A $4.4 million extreme makeover
The Faribault County Courthouse is a staple in downtown Blue Earth, and is not only an aesthetic part of the community but also is the home to integral services for all the residents in Faribault County.
However, it could take some major work and big bucks to do some necessary improvements to the historical building.
Some of the staff within the courthouse has been assessing the space in the courthouse, security issues and overall use of the building.
The Faribault County Board met last Tuesday in a work session with I&S?Group (ISG) to go over some of the findings of that assessment.
The group first looked into security improvements in the current courthouse building, including security cameras, security windows and key card access.
“Court security is becoming a big issue,”?Sheriff Mike Gormley noted during the work session.
ISG found that there were a number of locations where key card access should be added within the courthouse building. The proposed findings state that there are 16 doors within the courthouse which could use key card access which would cost between $35,531 and $39,173 to install.
Also in the findings, the group looked into some possible relocation options for various departments. Should any of those relocations happen, there would be the possibility of six more doors needing key cards. Those additional doors would cost $2,500 each.
The study found that the security cameras should be installed in the Courthouse and the quotes for that range from $11,000 to $30,000 depending on the number of cameras.
“It is anticipated that the installation of cameras in three additional spaces, including the attorney’s office, license bureau and veterans services could be beneficial,” the report says.
The county also sought bids for the addition of bullet resistant glass in the courthouse. The Faribault County staff originally found quotes for the addition of bullet resistant glass to the recorder’s office, assessor’s office, auditor’s office and treasurer’s office which could cost up to $23,980.
After first looking into some of the security issues, the group then moved on to phase two which included reviewing office space and considering other buildings for possible relocation and expansion.
ISG looked into utilizing the annex building, the former jail building and the Minnesota Valley Action Council building for other offices. Human Services, county attorney, veterans service, extension services and license bureau all had the possibility of relocating into those three buildings.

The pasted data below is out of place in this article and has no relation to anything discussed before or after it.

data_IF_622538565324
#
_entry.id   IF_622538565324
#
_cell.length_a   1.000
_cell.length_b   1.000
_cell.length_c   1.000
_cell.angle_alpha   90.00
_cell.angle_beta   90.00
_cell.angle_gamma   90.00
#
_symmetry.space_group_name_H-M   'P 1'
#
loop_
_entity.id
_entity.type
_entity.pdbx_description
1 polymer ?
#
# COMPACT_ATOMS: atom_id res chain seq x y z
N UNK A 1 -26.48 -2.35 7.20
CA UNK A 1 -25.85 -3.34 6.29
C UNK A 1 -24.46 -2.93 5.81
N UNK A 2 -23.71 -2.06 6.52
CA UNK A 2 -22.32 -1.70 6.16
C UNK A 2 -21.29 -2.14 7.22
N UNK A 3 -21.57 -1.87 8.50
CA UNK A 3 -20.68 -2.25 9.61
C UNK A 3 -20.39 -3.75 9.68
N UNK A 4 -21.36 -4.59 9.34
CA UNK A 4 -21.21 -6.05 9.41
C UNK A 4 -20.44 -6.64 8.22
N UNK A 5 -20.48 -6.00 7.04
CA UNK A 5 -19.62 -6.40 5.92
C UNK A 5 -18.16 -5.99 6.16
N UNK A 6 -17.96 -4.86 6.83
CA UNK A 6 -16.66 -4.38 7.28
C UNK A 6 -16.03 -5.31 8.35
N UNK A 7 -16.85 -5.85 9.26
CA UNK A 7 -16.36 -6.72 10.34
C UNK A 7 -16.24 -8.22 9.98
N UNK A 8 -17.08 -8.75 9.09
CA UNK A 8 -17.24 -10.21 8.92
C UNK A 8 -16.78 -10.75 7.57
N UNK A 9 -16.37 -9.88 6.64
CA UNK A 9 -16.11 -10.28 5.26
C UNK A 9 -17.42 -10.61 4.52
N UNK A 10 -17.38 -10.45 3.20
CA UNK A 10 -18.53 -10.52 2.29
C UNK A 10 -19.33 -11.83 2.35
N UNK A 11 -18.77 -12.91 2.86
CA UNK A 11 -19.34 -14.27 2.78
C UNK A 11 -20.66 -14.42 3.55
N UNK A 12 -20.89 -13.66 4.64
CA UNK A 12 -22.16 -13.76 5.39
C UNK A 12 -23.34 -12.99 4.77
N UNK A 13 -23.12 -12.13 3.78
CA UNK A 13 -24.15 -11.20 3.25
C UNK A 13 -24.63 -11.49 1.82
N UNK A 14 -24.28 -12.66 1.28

“When we were building the Law Enforcement Center, there was a possibility of putting an addition on, that’s something to keep on the table before we get too committed to anything,”?commissioner Greg Young said. “We need to look down every street and alley here.”
ISG met with each department to determine their needs and how those needs would be best met.
Human services states they needed more private offices, private interview space, an ITV room, a space for board meetings, storage for closed files and much more.
The county attorney office, which is on the first floor of the annex, expressed the need for more security provisions, a secure entrance, a reception area, work area, file area and two offices and a conference room.
Veteran Services, also located in the annex, expressed the need for more security provisions, privacy provisions to meet federal requirements, reception and waiting area, private interview rooms, secure storage area, and much more.
The Extension offices and license bureau both also expressed the need for security provisions and secure storage rooms.
ISG went through and checked each building, including the main courthouse building, for any repairs or renovations which might need to be made.
However, since the courthouse is on the historical registry, there are many requirements to meet while making these improvements.
The exterior masonry improvements alone could total more than $320,650 and would include tuck pointing, shingle repair, and improvements to the tower.
“I want to do it right, but what are we supposed to do when we get tons of regulations and no money,” commissioner Tom Warmka said.
Central Services director Dawn Fellows said that when this process began she had looked into funding for repairing a historical building like the courthouse.
“It depends on your timing,” Fellows added. “When I reached out they had smaller grants available.”
And, after reviewing each of the phases of the study, the County Board looked at the proposed scope of the entire project, including security updates, renovations and office relocations.
The total cost, which ISG stated was estimated on the higher end, came out to $4,479,571. This total includes both floors of the annex, the former jail building, the MVAC building, the law enforcement center and the courthouse.
The scope of the work, as well as an estimated budget provided by ISG, will then serve as a reference for the County Board in order to decide how to proceed with the overall project in the future.